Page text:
[Coetzee’s] latest book is a searing evocation of post-apartheid South Africa; it earned him an unprecedented second Booker Prize. An uninspired teacher and twice divorced, David Lurie is a 52-year-old poetry scholar-cum-“adjunct professor of communications” at Cape Technical University . . . When he seduces Melanie Isaacs, a lithe student from his poetry elective . . . he believes her to represent the final object of his desire, his last act of lush, Romantic desperation. And then he is found out. This not uncommon outrage earns him a dismissal and censure from the university committee he refuses to cooperate with in hopes of saving his job. He immediately shoves off for Salem in the Eastern Cape where his daughter, Lucy, manages a dog kennel and works her smallholding, harvesting a modest crop. Here David hopes to cleanse himself with time-honored toil. But his new life in the country offers scarce refuge. Instead, he is flummoxed to discover an unfamiliar Lucy-principled, land-devoted, with a heroic resignation to the social and political developments of modern South Africa. He also memorably encounters Petrus, Lucy’s ambitious colored neighbor and sometime assistant. Petrus embodies the shifting, tangled vicissitudes of a new national schematic, and forces David to relate to the broad segment of society previously shrouded by the mists of his self-absorption. But a violent attack on the estate irrevocably alters how the book’s central figure perceives many things: his daughter and her bewildering (to him) courage, the rights of South Africa’s grossly aggrieved majority . . . In Coetzee’s tale, not a single note is false; every sentence is perfectly calibrated and essential. — Publishers Weekly
Disgrace is also available as an audiobook on CD
Daniel James Brown’s The Boys in the Boat: Nine Americans and Their Epic Quest for Gold at the 1936 Berlin Olympics will be discussed at the Fountain Square Branch on Thursday, September 8th at 1:30 p.m.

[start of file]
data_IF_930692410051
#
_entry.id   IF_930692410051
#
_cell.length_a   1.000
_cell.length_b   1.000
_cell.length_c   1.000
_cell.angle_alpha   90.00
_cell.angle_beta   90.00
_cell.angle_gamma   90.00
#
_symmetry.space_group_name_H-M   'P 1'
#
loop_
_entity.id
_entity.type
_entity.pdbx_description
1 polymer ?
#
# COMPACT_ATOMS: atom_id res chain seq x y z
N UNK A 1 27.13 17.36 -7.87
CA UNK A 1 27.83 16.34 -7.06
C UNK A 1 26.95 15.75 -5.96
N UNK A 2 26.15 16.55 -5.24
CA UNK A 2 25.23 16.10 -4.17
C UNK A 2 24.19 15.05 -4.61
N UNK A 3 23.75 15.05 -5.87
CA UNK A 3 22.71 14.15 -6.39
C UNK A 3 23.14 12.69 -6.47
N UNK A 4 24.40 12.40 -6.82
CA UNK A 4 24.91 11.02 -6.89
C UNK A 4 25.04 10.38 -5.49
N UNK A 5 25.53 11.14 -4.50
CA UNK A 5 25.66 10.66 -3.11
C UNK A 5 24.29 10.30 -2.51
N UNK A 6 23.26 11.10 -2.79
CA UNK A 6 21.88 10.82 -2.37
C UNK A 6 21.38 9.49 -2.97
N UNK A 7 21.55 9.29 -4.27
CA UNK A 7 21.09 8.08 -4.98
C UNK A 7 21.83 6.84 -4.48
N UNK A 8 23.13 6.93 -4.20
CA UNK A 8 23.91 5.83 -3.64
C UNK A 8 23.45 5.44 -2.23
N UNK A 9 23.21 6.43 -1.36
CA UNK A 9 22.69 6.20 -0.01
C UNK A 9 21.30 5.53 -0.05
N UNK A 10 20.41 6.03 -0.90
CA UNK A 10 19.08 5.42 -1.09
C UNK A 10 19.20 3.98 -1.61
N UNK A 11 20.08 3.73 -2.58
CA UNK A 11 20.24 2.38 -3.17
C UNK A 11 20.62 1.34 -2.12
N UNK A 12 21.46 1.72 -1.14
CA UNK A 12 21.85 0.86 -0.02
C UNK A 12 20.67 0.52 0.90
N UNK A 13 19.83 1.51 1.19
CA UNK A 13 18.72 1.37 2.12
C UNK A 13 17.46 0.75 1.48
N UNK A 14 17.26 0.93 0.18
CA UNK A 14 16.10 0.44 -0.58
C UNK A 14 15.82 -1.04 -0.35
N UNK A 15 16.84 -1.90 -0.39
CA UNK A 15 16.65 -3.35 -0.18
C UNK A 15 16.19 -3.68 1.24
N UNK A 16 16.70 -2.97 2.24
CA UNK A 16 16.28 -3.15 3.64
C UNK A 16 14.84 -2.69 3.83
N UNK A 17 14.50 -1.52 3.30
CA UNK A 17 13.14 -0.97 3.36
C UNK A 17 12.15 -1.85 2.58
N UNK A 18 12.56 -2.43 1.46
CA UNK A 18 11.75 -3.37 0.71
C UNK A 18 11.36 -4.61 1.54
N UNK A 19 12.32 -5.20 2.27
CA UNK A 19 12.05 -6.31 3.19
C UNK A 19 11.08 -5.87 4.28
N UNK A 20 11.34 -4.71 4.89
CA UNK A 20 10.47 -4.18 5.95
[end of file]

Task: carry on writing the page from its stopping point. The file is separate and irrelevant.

If Jesse Owens is rightfully the most famous American athlete of the 1936 Berlin Olympics, repudiating Adolf Hitler’s notion of white supremacy by winning gold in four events, the gold-medal-winning effort by the eight-man rowing team from the University of Washington remains a remarkable story. It encompasses the convergence of transcendent British boatmaker George Pocock; the quiet yet deadly effective UW men’s varsity coach, Al Ulbrickson; and an unlikely gaggle of young rowers who would shine as freshmen, then grow up together, a rough-and-tumble bunch, writes Brown, not very worldly, but earnest and used to hard work. Brown takes enough time to profile the principals in this story while using the 1936 games and Hitler’s heavy financial and political investment in them to pull the narrative along. In doing so, he offers a vivid picture of the socioeconomic landscape of 1930s America (brutal), the relentlessly demanding effort required of an Olympic-level rower, the exquisite brainpower and materials that go into making a first-rate boat, and the wiles of a coach who somehow found a way to, first, beat archrival University of California, then conquer a national field of qualifiers, and finally, defeat the best rowing teams in the world. A book that informs as it inspires. — Booklist
Brockmole uses letters to tell a remarkable story of two women, their loves, their secrets, and two world wars, cutting to the important matters that letter writers struggle to put into just the right words. In 1912, young poet Mrs. Elspeth Dunn, who has never left Scotland’s Isle of Skye because of her fear of boats, receives her first fan letter from David Graham, a college student in Urbana, Ill. They begin a long correspondence. After Elspeth’s husband goes off to war, she overcomes her fear and crosses to London to meet briefly with David, who is on his way to France to serve in the American Ambulance Field Service. Interspersed with Elspeth and David’s letters are 1940 missives from Margaret, Elspeth’s daughter, to her uncle and her fiancé as she tries to find out about her father, since Elspeth will not talk about her past. The beauty of Scotland, the tragedy of war, the longings of the heart, and the struggles of a family torn apart by disloyalty are brilliantly drawn, leaving just enough blanks to be filled by the reader’s imagination. — Publishers Weekly
Edith Wharton’s masterpiece, The Age of Innocence, presents the reader with two haunting questions. First, how can a novel with “innocence” in its title be so filled with feverish longing and smoldering desire? Second, how can a love story this passionate express itself with such respectable restraint? The answer to these questions can only be Wharton’s particular genius for portraying the mysterious contradictions of the human heart. — The Big Read
|Eric Jerome Dickey’s novel The Blackbirds will be discussed at the Flanner House Branch on Monday, September 12th at 6:30 p.m.